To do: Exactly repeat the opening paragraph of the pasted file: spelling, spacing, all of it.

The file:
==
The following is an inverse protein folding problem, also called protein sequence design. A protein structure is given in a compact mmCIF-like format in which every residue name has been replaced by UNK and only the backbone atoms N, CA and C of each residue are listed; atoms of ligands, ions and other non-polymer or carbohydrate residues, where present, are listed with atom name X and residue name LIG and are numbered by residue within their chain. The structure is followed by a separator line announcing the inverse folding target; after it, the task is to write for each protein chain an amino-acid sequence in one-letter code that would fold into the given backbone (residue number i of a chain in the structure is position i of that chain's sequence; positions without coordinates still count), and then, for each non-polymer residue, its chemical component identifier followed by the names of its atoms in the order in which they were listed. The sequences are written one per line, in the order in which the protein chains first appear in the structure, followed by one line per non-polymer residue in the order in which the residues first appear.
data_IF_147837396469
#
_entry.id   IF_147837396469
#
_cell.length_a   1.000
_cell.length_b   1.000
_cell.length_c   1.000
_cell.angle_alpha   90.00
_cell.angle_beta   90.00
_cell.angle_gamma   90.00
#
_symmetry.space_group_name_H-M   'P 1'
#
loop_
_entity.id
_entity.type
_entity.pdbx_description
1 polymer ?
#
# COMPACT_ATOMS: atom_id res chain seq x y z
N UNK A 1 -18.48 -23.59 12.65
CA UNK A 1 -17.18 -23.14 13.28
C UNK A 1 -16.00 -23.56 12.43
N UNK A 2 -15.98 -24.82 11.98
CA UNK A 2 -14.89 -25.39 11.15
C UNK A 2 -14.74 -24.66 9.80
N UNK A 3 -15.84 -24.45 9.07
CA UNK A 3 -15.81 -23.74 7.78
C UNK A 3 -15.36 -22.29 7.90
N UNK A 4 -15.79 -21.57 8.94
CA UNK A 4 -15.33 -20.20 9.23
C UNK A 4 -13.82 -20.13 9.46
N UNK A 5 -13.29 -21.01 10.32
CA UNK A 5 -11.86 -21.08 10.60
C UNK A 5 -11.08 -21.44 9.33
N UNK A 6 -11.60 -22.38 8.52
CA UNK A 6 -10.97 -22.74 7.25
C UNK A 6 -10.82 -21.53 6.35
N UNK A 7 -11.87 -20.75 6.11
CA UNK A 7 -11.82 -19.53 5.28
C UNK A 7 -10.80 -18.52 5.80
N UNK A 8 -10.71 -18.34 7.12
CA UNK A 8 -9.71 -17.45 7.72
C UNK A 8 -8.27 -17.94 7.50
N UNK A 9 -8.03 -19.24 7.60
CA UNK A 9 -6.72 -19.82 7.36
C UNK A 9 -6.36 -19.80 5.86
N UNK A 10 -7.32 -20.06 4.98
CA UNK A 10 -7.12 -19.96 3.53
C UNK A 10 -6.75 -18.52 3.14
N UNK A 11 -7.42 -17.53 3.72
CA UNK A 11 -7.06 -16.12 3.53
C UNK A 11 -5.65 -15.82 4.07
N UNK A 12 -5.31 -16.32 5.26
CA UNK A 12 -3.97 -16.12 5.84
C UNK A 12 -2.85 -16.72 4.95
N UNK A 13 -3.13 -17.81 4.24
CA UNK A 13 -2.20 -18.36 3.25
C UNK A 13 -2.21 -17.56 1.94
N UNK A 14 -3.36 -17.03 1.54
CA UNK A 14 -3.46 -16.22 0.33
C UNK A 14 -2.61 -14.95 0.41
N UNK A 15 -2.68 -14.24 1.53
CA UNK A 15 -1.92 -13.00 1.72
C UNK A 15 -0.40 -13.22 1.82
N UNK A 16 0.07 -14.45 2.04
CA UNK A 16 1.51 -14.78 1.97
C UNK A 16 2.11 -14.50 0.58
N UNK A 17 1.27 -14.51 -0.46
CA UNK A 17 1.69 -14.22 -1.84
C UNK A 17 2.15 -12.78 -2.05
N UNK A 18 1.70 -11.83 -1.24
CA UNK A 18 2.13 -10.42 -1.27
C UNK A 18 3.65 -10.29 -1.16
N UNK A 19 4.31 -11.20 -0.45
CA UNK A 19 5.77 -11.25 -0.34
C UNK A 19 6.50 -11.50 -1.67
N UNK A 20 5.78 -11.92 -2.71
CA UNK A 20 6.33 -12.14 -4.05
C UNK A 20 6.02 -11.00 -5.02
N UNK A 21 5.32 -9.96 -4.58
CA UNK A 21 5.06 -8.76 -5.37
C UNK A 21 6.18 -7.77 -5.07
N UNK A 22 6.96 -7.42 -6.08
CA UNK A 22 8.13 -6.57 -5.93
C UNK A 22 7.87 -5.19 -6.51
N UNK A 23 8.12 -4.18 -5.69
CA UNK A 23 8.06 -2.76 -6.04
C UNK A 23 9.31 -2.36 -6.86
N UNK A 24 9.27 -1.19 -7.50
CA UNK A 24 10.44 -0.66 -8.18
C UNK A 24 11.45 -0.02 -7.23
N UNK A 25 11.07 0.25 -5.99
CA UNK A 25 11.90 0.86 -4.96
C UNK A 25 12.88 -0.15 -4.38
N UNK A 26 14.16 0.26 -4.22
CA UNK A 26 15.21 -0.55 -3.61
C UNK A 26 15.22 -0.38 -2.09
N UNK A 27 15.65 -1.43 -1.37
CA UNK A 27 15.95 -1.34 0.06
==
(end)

The following is an inverse protein folding problem, also called protein sequence design. A protein structure is given in a compact mmCIF-like format in which every residue name has been replaced by UNK and only the backbone atoms N, CA and C of each residue are listed; atoms of ligands, ions and other non-polymer or carbohydrate residues, where present, are listed with atom name X and residue name LIG and are numbered by residue within their chain. The structure is followed by a separator line announcing the inverse folding target; after it, the task is to write for each protein chain an amino-acid sequence in one-letter code that would fold into the given backbone (residue number i of a chain in the structure is position i of that chain's sequence; positions without coordinates still count), and then, for each non-polymer residue, its chemical component identifier followed by the names of its atoms in the order in which they were listed. The sequences are written one per line, in the order in which the protein chains first appear in the structure, followed by one line per non-polymer residue in the order in which the residues first appear.